Early Adventists saw the need for administrators and evangelists and not much else. They were emboldened by their keen sense of mission and desire to reach the world for Jesus.

Larger churches (more than 100 members) need pastors who are trained to put the church to work. They operate in the equipper/trainer model of ministry. Rather than doing ministry, they train and equip the members to do the ministry. They serve more like J. O. Corliss of San Francisco, equipping for ministry. In order for this to happen, however, these churches need to be staffed for training. Studies have shown that for an equipping model of ministry, you need one hired staff member for every 150 attending members—but these clergy are hired to equip. That doesn’t mean that every large church is so staffed. The church must move to the equipping model to get the right staffing in place, and then be monitored to make sure it is happening.

Can we advance in the twenty-first century and once again become a vibrant, healthy, non-pastor-dependent church? I believe it is possible. The reasons Ellen White felt so strongly about non-dependency are based on three principles she espoused: (1) She believed that non-pastor-dependency must be enshrined because dependency creates weak Christians; (2) She believed that the health of the church was at stake by creating pastor-dependent churches; and (3) She was concerned about fulfilling the mission of the church if only pastors engaged in ministry. 

Every-member ministry is thus a foundation stone for Ellen White’s understanding of the church. The mission focus would be on church planting. Is it not time to create a new kind of church in the twenty-first century that has its roots in our history?

Russell Burrill is professor emeritus at the Seventh-day Adventist Theological Seminary, Andrews University, Berrien Springs, Michigan, United States.

  1. J. N. Loughborough, The Church: Its Organization, Order and Discipline (Washington, D.C.: Review and Herald Pub. Assn., 1907). Loughborough also claims that this document was the working document for the organization of the General Conference in the 1860s. It also appeared in the Advent Review and Sabbath Herald of October 15, 1861.
  2. Loughborough, p. 127.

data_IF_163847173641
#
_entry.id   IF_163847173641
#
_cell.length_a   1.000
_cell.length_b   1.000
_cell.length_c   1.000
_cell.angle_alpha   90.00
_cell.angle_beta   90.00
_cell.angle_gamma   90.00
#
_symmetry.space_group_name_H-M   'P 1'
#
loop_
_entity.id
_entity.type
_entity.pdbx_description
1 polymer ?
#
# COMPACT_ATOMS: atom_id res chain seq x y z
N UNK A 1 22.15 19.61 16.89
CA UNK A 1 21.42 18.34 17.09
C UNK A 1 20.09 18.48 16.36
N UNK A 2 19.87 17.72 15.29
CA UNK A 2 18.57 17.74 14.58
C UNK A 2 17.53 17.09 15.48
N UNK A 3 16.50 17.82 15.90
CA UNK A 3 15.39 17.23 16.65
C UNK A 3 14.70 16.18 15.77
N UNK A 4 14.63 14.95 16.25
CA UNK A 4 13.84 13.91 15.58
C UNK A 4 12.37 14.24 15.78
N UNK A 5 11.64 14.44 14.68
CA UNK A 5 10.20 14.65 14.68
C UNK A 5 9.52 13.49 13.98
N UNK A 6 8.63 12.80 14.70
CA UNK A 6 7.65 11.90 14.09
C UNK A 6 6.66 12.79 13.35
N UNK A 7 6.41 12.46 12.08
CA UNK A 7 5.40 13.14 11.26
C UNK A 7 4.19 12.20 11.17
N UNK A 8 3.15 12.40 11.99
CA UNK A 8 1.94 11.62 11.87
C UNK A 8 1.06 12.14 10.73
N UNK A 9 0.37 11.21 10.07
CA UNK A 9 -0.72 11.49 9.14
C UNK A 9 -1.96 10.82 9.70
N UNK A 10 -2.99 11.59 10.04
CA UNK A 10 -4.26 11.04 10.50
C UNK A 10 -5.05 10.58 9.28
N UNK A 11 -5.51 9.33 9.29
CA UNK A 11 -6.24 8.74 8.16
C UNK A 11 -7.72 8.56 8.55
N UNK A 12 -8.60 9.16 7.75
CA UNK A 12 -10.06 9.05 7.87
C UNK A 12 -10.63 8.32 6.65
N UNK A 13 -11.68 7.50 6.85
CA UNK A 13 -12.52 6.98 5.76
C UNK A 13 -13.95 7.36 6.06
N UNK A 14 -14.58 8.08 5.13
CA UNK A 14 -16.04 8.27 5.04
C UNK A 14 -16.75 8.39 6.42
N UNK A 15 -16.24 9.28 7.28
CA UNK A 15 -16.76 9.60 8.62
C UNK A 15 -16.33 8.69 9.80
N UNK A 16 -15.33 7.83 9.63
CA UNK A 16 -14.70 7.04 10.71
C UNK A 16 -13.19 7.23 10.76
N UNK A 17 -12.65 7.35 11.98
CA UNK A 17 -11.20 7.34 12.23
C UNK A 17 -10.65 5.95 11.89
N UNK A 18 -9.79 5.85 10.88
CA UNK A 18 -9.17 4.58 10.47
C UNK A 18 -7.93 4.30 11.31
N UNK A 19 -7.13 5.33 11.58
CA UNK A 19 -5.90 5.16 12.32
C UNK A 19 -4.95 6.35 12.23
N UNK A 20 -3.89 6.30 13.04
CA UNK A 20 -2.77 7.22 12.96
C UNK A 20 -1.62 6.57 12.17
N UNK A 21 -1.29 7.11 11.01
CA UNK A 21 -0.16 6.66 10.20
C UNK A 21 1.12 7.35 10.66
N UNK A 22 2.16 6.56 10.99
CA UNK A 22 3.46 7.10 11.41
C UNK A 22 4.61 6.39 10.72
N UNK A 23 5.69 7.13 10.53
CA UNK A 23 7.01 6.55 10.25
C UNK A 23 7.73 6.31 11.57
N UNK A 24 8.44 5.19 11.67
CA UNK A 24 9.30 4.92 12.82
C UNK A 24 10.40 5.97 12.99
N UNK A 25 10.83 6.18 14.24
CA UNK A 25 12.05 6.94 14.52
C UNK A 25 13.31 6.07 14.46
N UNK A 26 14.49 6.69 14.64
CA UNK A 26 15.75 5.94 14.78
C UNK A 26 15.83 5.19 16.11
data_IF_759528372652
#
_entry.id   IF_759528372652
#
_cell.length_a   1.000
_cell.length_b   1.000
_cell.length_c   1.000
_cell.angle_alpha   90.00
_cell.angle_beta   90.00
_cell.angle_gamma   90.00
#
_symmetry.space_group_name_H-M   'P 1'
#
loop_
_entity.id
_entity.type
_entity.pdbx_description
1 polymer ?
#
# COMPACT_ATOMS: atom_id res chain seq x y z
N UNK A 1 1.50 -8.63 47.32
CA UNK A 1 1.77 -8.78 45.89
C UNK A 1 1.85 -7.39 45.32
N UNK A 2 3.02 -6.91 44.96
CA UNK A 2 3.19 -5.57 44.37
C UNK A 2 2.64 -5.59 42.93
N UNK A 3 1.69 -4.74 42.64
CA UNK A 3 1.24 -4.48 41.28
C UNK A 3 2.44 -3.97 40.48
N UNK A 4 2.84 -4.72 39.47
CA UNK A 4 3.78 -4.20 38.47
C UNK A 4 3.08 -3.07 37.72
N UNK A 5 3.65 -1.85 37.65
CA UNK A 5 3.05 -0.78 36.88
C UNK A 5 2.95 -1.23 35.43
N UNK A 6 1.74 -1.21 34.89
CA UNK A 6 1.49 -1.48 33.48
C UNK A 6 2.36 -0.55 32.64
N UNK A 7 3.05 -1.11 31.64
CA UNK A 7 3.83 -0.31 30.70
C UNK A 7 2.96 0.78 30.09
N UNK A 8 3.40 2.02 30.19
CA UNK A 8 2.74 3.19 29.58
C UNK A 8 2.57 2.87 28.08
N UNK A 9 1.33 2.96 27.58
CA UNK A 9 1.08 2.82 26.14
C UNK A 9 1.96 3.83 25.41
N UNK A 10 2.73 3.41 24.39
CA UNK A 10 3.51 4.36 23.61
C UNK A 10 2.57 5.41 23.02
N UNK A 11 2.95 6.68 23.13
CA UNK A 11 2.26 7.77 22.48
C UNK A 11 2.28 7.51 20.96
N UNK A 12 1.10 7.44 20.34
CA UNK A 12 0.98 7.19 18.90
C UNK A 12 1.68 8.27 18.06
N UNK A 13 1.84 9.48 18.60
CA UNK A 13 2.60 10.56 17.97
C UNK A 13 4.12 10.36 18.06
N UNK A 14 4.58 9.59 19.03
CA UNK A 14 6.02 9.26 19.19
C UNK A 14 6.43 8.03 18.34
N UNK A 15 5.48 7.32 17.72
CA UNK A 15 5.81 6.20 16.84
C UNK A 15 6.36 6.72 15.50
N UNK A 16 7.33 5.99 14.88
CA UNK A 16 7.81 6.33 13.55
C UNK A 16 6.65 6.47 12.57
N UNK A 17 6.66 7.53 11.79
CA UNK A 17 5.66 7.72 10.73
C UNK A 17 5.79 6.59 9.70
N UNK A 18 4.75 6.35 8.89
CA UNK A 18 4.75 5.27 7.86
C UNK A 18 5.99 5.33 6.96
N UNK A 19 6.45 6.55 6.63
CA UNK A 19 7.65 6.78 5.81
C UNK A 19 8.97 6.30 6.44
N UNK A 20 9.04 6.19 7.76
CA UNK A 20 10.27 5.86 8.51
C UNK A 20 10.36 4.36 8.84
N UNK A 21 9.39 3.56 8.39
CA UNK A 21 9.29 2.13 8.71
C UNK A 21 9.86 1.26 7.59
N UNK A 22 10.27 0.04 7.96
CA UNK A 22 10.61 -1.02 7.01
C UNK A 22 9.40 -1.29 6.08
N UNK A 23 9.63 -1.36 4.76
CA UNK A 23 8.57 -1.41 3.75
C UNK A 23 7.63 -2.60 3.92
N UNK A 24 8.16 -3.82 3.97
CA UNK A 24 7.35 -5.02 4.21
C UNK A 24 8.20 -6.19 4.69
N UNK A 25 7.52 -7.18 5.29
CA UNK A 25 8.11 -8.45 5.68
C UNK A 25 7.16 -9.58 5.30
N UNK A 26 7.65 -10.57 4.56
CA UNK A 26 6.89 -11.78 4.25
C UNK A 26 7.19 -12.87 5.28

3. Ibid., p. 128.
  4. Besides the biblical study, these early leaders felt that the Methodist organization came nearest to the biblical view, so it appears that Methodism became suggestive for Adventist organization. Ellen White, who had been a Methodist, may have been influential in this direction.
  5. George I. Butler, “Assumption of Facts,” Replies to Elder Canright’s Attacks on Seventh-day Adventists (Battle Creek, Mich.: Review and Herald Pub. Assn., 1888, 1895), p. 24.
  6. James White, “‘Go Ye Into All the World and Preach the Gospel,’” Advent Review and Sabbath Herald, Apr. 15, 1862; see also James White, conference address reported in Advent Review and Sabbath Herald, June 9, 1859, p. 21.
  7. Seventh-day Baptist Sabbath Recorder, Dec. 28, 1908, reprinted in Advent Review and Sabbath Herald, Jan. 14, 1909.
  8. The statistics are based on the annual increase in number of members divided by the number of persons with ministerial credentials, which creates a net increase number. The fact that early Adventists never tracked baptisms made it difficult to compare early Adventism’s growth on baptismal count. Thus the statistics for all years are based on net church growth using this formula.
  9. Russell Burrill, Recovering an Adventist Approach to Life and Mission in the Local Church (Pasadena, Calif.: Fuller Theological Seminary, 1997), Appendix.
  10. The statistics used here are North American statistics.
  11. General Conference Bulletin, Apr. 21, 1901, Extra No. 16, p. 371.
  12. A. G. Daniells, Ministerial Institute address, Los Angeles, California, March 1912.
  13. Ellen G. White, “‘Go Ye Into All the World,’” Advent Review and Sabbath Herald, June 11, 1895.
  14. Ellen G. White, “The Work in Greater New York,” Atlantic Union Gleaner, Jan. 8, 1902.
  15. Ellen G. White, Evangelism (Washington, D.C.: Review and Herald Pub. Assn., 1946), p. 381.
  16. For a deeper understanding of Ellen White and the pastoral role, see Russell Burrill, Revolution in the Church; Russell Burrill, Rekindling the Lost Passion, and the doctoral dissertation, Recovering an Adventist Approach to Life and Mission in the Local Church.
  17. Between 1900 and 1925 the move toward pastor-dependent churches was primarily in large churches. The small churches continued in their non-dependent mode. By 1925, A. G. Daniells was no longer president of the General Conference, and Ellen White was dead. With these two advocates of non-dependency gone from the scene, nothing could stem the tide. Pastor dependency quickly began spreading, even among the small churches, until most Adventist churches had moved to the dependency model.